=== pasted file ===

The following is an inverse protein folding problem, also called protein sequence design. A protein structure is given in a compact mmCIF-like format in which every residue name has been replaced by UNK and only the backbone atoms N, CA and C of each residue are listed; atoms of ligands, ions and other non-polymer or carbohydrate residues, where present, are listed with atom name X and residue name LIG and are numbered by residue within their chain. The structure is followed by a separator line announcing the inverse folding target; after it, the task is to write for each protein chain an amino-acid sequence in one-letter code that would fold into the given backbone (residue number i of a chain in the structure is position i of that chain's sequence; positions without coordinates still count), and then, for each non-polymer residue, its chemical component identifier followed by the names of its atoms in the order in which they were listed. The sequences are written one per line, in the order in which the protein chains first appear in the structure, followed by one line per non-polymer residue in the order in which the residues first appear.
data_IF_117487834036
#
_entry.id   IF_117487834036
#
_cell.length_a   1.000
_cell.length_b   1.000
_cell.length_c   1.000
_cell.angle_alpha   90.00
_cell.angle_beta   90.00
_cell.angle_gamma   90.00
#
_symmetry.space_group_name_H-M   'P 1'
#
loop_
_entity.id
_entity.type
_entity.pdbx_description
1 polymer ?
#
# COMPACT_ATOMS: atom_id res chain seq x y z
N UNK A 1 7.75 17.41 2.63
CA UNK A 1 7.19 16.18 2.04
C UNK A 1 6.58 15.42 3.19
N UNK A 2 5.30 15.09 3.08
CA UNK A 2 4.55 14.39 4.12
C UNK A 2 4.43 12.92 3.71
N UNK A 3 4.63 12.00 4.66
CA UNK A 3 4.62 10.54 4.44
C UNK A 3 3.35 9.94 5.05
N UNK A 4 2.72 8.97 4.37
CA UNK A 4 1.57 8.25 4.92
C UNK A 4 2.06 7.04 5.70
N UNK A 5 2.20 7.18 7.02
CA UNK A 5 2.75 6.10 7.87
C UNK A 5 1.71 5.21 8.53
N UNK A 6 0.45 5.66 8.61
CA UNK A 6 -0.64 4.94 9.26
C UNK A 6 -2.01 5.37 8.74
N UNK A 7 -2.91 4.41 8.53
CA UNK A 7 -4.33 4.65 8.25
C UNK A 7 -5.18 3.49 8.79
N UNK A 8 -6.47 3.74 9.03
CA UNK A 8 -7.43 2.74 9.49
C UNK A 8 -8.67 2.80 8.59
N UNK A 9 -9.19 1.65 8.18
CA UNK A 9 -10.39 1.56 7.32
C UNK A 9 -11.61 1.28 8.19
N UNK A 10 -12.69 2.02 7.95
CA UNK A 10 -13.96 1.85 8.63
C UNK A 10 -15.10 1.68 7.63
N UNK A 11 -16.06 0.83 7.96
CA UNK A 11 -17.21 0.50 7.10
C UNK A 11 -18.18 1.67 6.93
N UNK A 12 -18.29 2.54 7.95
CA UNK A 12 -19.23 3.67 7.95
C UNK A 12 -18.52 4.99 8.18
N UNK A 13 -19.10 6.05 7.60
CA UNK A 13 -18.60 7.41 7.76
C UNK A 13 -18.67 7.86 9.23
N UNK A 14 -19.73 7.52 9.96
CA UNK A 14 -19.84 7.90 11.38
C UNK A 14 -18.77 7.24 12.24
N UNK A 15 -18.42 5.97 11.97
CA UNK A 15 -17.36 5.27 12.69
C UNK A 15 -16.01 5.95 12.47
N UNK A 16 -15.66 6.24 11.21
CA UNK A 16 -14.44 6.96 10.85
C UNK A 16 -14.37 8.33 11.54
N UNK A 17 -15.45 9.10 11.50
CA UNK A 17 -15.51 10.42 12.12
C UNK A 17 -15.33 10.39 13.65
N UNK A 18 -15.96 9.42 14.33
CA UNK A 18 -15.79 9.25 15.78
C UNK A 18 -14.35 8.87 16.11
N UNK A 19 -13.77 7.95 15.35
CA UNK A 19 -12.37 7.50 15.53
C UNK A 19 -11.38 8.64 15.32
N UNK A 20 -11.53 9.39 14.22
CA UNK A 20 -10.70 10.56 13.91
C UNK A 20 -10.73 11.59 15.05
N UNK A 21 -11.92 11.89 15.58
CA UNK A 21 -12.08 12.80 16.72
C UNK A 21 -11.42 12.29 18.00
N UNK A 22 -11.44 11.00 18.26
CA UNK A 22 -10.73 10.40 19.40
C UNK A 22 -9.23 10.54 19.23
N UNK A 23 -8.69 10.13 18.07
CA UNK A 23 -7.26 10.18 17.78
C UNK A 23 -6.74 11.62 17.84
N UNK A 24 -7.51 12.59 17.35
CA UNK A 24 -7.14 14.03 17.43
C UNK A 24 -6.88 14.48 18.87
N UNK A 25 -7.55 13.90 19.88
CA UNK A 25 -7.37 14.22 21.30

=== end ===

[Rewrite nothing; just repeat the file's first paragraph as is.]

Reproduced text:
The following is an inverse protein folding problem, also called protein sequence design. A protein structure is given in a compact mmCIF-like format in which every residue name has been replaced by UNK and only the backbone atoms N, CA and C of each residue are listed; atoms of ligands, ions and other non-polymer or carbohydrate residues, where present, are listed with atom name X and residue name LIG and are numbered by residue within their chain. The structure is followed by a separator line announcing the inverse folding target; after it, the task is to write for each protein chain an amino-acid sequence in one-letter code that would fold into the given backbone (residue number i of a chain in the structure is position i of that chain's sequence; positions without coordinates still count), and then, for each non-polymer residue, its chemical component identifier followed by the names of its atoms in the order in which they were listed. The sequences are written one per line, in the order in which the protein chains first appear in the structure, followed by one line per non-polymer residue in the order in which the residues first appear.